New faces at USDA

It has been a little over a year into Sonny Perdue’s tenure as the U.S. Agriculture secretary. By most accounts, he has had a pretty successful year in office. Compared to other agencies within the Trump administration, the U.S. Department of Agriculture has been relatively void of scandal—and that’s just how we like it.

USDA has recently gone through several senior-level staff shakeups. USDA Chief of Staff Heidi Green is leaving to return home to Georgia. Green has been a longtime friend and colleague of Perdue’s since the early 2000s when Perdue transitioned to be governor of Georgia.

Though Green will be leaving, her shoes will be filled quickly with someone who knows agriculture in and out. You may recall Ray Starling, who has served on President Trump’s National Economic Council as the Special Assistant for Agriculture, Trade, and Food Assistance, since early 2017. He is moving to USDA to replace Green.

Starling is well-respected within Washington agriculture circles. He grew up on a farm in North Carolina, worked in multiple capacities for U.S. Sen. Thom Tillis, and served as general counsel to the North Carolina Department of Agriculture and Consumer Services, among other agricultural law ventures.

Larry Kudlow, director of the President’s National Economic Council, said Starling is “a trusted adviser on issues near and dear to the heart of the American farmer,” adding, “Secretary Perdue has gained a fierce advocate for agriculture.”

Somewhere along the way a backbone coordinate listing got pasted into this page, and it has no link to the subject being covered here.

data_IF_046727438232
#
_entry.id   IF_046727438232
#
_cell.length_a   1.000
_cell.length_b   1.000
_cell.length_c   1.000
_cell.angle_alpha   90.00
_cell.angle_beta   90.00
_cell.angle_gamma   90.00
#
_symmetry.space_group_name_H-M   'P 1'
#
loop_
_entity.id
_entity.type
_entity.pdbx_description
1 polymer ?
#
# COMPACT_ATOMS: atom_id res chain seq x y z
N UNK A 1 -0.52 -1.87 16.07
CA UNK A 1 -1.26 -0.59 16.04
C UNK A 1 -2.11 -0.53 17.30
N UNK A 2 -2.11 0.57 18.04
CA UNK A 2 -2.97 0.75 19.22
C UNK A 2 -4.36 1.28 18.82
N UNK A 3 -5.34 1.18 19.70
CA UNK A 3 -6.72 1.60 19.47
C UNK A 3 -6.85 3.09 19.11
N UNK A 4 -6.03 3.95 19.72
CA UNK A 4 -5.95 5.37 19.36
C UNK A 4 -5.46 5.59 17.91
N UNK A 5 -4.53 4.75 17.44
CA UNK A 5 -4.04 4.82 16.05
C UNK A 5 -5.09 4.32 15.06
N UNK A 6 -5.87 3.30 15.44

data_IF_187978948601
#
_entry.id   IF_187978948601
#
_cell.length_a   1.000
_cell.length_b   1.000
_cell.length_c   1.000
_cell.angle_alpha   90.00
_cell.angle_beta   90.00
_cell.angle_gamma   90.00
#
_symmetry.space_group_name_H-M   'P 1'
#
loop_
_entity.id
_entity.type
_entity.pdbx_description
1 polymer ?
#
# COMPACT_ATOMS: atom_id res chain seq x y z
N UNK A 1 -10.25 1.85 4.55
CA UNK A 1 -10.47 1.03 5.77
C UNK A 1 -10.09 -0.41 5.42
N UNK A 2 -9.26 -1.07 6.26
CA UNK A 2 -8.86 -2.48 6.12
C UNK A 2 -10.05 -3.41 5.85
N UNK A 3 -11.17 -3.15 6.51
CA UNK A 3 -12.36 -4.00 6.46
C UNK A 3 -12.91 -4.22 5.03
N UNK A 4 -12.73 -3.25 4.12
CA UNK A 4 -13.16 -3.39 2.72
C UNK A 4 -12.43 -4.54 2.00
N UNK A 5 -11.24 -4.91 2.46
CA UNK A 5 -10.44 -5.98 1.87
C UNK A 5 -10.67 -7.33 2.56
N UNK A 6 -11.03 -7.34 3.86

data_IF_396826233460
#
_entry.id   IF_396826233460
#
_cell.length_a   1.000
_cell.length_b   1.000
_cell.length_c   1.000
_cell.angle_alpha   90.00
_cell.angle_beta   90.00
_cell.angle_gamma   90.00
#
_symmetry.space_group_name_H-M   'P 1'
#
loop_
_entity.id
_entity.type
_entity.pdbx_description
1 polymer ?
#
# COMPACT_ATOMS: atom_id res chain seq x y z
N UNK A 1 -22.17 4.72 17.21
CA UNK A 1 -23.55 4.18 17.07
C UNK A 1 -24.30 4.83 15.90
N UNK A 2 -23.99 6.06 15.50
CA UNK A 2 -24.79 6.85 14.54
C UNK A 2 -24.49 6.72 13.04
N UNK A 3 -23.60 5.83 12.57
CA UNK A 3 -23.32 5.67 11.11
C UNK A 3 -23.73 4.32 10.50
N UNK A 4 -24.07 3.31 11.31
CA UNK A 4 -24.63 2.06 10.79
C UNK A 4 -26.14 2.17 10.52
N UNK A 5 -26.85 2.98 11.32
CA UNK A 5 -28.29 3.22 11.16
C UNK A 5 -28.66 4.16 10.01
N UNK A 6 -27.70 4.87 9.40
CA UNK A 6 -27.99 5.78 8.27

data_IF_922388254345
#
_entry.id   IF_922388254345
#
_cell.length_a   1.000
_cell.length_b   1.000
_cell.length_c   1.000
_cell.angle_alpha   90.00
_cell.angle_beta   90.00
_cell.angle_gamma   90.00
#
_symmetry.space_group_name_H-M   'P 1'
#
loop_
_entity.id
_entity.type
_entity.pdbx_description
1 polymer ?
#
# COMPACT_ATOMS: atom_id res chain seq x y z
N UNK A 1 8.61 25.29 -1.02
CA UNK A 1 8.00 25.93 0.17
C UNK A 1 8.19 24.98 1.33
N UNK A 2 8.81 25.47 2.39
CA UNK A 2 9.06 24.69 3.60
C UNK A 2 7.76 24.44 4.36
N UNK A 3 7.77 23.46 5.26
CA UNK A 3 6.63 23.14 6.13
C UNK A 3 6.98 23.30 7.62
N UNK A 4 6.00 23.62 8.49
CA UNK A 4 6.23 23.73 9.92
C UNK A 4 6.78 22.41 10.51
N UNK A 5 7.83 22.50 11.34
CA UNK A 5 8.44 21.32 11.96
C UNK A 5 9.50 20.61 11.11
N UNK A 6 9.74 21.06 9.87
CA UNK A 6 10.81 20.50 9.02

I’m hopeful President Trump replaces Starling’s position quickly, as he needs now more than ever a sound and knowledgeable go-to source for agriculture policy.

Another familiar name you may remember—Sam Clovis. Clovis was nominated by President Trump to be the USDA Under Secretary for Research, Education and Economics. He eventually withdrew his name due to mounting criticism for past controversial remarks and lack of science background. Clovis remained at USDA in a senior advisor capacity that does not require Senate confirmation. Clovis recently left USDA to head back home to Iowa.

Though it may appear that a lot of folks are leaving USDA, it’s important to note that unlike other parts of the country, a year or two can be a long time to stay in one job in Washington, especially a government job.

It appears that just a few months, sometimes days, is the going tenure now for senior-level federal government workers in the executive branch. At the U.S. Environmental Protection Agency alone, several hundreds of staffers have quit since President Trump took office. Depending on how you look at it that can be a good or bad thing. However, it doesn’t help the day-to-day function of the federal government to have constant staff turnover.

Even within the White House, high staff turnover seems to be commonplace.

Secretary Perdue must be the exception. He’s keeping his staff around for more than a year, and equally as important, quickly filling vacancies with highly qualified and respected folks.

Editor’s note: Seymour Klierly writes Washington Whispers for the Journal from inside the Beltway.